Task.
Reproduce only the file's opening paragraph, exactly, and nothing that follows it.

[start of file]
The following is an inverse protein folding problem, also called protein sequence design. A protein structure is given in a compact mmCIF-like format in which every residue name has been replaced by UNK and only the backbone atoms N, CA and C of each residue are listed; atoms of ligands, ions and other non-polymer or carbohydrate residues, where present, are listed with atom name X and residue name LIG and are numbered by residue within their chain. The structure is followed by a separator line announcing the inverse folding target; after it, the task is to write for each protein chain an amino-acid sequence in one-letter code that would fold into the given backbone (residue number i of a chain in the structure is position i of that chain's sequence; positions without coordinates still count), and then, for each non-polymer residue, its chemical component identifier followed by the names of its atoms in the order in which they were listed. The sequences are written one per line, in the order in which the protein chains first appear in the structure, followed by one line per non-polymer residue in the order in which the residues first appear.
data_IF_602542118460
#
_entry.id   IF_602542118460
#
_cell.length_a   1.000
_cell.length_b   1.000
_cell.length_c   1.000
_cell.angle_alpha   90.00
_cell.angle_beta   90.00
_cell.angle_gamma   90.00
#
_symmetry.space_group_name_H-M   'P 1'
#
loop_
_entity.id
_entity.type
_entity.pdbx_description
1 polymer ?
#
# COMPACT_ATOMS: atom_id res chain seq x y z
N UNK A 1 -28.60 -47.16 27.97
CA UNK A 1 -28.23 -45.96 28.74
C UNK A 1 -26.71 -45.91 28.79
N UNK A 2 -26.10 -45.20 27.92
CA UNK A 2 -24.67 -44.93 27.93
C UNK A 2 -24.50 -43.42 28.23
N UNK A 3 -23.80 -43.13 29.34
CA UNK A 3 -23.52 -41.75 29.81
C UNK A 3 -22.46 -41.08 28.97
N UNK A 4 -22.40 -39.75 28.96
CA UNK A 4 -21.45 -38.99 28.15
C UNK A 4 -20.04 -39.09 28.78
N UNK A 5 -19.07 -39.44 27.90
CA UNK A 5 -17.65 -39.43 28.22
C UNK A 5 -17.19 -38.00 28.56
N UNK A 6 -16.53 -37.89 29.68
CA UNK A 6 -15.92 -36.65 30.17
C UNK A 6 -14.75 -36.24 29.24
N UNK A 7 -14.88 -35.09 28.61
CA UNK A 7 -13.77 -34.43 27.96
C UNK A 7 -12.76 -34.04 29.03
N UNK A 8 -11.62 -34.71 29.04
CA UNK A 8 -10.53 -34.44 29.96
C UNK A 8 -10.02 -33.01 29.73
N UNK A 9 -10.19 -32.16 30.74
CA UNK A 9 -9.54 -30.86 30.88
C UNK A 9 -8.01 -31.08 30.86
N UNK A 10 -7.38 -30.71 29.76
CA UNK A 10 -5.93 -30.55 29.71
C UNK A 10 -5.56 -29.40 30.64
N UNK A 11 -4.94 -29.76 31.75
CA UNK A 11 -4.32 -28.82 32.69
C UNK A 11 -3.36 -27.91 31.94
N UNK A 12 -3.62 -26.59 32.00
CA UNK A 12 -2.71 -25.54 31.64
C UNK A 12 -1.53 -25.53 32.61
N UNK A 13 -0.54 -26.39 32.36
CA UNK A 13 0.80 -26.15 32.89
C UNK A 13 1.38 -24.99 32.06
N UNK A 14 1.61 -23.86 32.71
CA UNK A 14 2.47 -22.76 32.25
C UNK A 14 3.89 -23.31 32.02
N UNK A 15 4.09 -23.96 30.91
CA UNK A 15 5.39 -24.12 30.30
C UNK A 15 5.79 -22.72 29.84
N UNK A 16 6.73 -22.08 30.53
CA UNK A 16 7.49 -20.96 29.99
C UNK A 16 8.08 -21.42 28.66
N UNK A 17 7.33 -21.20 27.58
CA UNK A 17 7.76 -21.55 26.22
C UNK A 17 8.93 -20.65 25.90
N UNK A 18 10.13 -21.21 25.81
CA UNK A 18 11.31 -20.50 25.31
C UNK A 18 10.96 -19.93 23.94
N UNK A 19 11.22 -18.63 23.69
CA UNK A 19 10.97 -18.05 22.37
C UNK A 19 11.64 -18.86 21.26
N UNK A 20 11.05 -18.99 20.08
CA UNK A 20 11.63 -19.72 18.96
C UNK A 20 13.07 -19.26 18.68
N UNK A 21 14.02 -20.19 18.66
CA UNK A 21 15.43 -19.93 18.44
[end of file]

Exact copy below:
The following is an inverse protein folding problem, also called protein sequence design. A protein structure is given in a compact mmCIF-like format in which every residue name has been replaced by UNK and only the backbone atoms N, CA and C of each residue are listed; atoms of ligands, ions and other non-polymer or carbohydrate residues, where present, are listed with atom name X and residue name LIG and are numbered by residue within their chain. The structure is followed by a separator line announcing the inverse folding target; after it, the task is to write for each protein chain an amino-acid sequence in one-letter code that would fold into the given backbone (residue number i of a chain in the structure is position i of that chain's sequence; positions without coordinates still count), and then, for each non-polymer residue, its chemical component identifier followed by the names of its atoms in the order in which they were listed. The sequences are written one per line, in the order in which the protein chains first appear in the structure, followed by one line per non-polymer residue in the order in which the residues first appear.